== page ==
But after reading this article, I see this is impossible. We don’t get to have a a reasonable number of non-blinking ads that are actually relevant to people who are thinking about the future of our culture, and ways to we can steer ourselves to shared prosperity instead of win/lose dystopia. I know it’s a big ask these days. But it’s the type of conversation I used to have with publications when placing ads for clients. “Our market is *x*. It has *x* psychographic. In what ways can you help us reach it?”

    These days, it’s algorithmic wild west. I don’t hate ads; I hate what they do to the webpage experience. Screens take forever to load, the page jumps around when scrolling, and they force themselves into the “natural” places your eyes want to land. Half the time you lose the writer’s train of thought, then you have to scroll up again and repeat the torture. In the meantime, the laptop begins heating up and runs the fans at high speed until you relent and close the whole *%#! browser and start all over again.

    But … email isn’t much better. I now must use the search feature for messages people send me after they text me to say “I sent you an email.” Google and Microsoft try hard to pull what you want to see to the top, but subscriptions rarely make it.

    I was expecting we’d have a sign-in like Forbes or Wall Street Journal. But I’m also hearing that’s probably overly complex.

    We’re heading back into a subscription-based content era. Readers will have to choose what they consume and pay — at least nominally — for it. The ideal scenario is one where subscribers aren’t excluded based on ability to pay, and the rest is supported by publisher-curated ads. That, of course, means having an ad sales department, which is not an option for sole proprietor content providers.

    Generally, I refuse email subscriptions; but will make an exception for your site because I understand your dilemma. But I’m not indicative of your larger market, most people follow the herd without exception. Boomers love email. Millennials hate it. Gen X is ambivalent. If your market is 55+, email is a great solution. If you’d like to reach under 35, email will cause most of your market to self-screen out. Gen X is a roll of the dice probably 50/50.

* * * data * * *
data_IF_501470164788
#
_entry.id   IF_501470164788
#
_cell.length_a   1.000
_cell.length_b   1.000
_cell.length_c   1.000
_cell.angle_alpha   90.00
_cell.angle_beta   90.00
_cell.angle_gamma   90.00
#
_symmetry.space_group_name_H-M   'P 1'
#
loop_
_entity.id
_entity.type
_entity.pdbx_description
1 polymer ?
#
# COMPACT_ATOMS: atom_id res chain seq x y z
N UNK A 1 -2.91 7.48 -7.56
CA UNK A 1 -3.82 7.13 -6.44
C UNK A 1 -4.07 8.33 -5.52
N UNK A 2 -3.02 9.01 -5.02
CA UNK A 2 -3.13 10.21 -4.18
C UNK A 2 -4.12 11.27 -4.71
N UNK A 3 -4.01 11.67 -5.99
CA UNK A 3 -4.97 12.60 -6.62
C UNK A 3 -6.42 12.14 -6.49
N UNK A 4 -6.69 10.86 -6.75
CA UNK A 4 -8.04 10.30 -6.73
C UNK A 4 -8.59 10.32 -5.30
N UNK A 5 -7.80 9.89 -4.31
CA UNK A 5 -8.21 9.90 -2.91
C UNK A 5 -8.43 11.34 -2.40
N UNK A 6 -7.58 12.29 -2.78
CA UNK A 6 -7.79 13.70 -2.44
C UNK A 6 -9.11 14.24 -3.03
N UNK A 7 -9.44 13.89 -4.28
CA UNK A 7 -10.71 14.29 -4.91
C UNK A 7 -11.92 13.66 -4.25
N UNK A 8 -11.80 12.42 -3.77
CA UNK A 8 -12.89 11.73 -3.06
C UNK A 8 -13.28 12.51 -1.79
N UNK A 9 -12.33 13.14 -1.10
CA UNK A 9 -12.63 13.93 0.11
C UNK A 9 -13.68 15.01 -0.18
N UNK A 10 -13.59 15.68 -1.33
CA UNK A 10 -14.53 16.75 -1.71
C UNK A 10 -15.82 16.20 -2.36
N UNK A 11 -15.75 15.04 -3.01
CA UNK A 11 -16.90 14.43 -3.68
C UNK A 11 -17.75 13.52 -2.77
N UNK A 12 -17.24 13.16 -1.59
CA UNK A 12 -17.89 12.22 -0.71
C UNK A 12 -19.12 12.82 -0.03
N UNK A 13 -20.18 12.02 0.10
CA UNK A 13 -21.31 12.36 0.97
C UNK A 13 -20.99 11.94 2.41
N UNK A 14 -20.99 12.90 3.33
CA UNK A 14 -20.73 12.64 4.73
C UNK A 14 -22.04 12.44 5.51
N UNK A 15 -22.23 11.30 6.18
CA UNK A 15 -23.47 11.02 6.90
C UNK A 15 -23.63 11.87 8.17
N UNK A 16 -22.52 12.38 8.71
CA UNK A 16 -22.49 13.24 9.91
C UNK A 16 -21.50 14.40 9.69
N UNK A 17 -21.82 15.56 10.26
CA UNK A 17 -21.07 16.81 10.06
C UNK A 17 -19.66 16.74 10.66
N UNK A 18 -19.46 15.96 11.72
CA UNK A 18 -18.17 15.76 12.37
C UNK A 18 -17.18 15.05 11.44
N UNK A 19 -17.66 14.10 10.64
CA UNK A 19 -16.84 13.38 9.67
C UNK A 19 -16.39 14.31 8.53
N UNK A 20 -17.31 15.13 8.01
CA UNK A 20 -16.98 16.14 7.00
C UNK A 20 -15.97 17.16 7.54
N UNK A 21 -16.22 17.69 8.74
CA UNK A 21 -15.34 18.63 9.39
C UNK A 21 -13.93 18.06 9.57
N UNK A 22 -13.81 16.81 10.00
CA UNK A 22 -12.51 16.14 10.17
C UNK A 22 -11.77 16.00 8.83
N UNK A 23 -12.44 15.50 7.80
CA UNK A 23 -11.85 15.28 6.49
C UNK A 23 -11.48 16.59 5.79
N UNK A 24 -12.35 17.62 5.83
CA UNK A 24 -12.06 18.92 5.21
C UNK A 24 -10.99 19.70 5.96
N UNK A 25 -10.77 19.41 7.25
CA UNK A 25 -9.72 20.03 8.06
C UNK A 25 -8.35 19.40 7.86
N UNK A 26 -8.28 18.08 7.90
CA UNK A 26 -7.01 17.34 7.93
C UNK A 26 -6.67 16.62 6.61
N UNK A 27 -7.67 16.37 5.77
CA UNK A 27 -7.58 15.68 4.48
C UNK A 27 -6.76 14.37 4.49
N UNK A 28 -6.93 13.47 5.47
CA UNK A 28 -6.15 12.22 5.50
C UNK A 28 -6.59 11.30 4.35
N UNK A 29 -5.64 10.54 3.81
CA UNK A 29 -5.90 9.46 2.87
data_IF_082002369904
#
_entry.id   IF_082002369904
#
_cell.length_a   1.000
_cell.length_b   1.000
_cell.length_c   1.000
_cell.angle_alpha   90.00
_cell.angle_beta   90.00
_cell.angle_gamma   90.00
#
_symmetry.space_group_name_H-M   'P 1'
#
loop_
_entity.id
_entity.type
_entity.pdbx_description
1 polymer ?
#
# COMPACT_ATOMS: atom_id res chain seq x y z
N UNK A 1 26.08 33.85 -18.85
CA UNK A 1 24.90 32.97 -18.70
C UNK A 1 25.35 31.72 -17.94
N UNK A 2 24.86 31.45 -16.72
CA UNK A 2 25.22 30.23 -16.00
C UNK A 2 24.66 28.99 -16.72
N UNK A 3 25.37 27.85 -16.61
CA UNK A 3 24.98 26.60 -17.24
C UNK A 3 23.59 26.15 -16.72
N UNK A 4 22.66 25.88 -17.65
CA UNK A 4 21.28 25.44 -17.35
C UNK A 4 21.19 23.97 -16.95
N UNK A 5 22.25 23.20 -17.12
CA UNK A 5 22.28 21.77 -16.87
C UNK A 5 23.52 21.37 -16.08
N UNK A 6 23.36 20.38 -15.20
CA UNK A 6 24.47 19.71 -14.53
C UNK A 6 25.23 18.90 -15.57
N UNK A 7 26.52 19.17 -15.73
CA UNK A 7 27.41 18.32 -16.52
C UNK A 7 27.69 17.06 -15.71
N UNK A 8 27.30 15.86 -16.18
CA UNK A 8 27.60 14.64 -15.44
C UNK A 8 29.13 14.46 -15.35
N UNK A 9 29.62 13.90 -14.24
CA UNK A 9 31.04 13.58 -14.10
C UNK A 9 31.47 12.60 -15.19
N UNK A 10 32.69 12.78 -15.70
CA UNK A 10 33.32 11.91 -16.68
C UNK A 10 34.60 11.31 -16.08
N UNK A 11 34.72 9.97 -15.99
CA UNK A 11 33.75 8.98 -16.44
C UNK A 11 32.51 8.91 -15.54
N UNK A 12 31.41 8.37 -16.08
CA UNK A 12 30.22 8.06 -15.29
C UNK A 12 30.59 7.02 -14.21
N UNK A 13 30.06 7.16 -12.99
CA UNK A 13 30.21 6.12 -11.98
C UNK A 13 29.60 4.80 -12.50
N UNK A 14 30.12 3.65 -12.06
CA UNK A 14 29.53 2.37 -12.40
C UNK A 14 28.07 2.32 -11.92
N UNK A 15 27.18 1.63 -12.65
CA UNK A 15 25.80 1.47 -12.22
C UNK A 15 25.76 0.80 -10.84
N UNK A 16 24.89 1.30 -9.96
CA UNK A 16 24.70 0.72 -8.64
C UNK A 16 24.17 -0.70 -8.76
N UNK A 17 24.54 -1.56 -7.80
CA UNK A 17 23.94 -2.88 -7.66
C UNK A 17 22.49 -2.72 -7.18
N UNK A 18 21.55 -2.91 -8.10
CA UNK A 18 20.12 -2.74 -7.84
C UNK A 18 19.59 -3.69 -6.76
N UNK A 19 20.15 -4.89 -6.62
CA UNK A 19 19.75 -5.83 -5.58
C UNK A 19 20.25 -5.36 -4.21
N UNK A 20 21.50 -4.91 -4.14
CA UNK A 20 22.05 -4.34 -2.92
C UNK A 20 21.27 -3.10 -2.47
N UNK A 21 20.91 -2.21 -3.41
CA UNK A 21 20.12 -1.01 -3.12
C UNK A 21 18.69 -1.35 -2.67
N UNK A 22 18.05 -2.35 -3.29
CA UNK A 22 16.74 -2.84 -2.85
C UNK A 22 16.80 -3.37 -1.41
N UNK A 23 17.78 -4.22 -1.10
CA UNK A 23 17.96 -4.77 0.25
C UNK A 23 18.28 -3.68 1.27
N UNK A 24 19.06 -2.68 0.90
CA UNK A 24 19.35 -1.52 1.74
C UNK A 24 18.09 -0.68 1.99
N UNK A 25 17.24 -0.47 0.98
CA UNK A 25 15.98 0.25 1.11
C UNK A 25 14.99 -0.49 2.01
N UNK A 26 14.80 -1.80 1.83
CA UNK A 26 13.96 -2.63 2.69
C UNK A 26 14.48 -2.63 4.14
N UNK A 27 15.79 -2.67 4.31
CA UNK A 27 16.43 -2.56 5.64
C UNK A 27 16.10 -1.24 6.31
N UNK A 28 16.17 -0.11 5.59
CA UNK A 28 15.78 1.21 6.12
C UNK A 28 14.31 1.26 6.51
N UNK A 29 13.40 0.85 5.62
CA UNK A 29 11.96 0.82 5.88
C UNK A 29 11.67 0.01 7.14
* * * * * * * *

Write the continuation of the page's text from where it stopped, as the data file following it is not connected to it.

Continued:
46. yngso says:

    My only problem with the site is the incomplete interactivity in the comments section, which I’ve mentioned before.
    Greatnesses like David Stocman, Harry Dent and Jim Rickards are stuck at the horribly commercial Agora. I’d love to see all the best of y’all together on a freemium site.
    BTW, could you share more from SF for all of us unfortunates?

  47. Willem says:


    I think I’ve commented once before.WS is a must read for me.I subscribe to a couple of newsletters.It’s the analysis I pay for not the share tips.WS is in the same vein and I’d like a subscription option so I could support your work and keep it free for others.

    This may sound odd,but I struggle to donate due to the lack of a pricing structure.How much to give etc???? This site is very valuable to me but I’m too tight to put a price on it.I’d happily get put down for $10 a month.This site is way more use to me than the Financial times./Telegraph/Times (UK).

    Many thanks for all your efforts

  48. buda atum says:

    You sure are no capitalist Wolf! Why would one want to pay not to be able to read comments just to get rid of adverts that are hardly intrusive? Surely you know the comments add plenty to your posts?

    Here’s 30GBP I can hardly afford. You are worth much more, so beer mug please to remind me I owe you the other half. And make the donate button more obvious please! I’m having to go looking for it!

    • Wolf Richter says:

      buda atum,

      Thank you! The donate button is the beer mug at the bottom of every article. So if you’re on a mobile device and looking for a “Donate” button specifically, you will have trouble finding it. But I like the beer mug. It’s cute.

  49. tom says:

    Ads are fine.
    New ( less than a year ) in searching for economic reporting & market
    conditions. Older business owner making time to study/learn the market.

    Economic less so… self employed and surrounded by the same….we feel the shifts early on in the economy at the local level. Small trucking guys will fill me in on the regional level.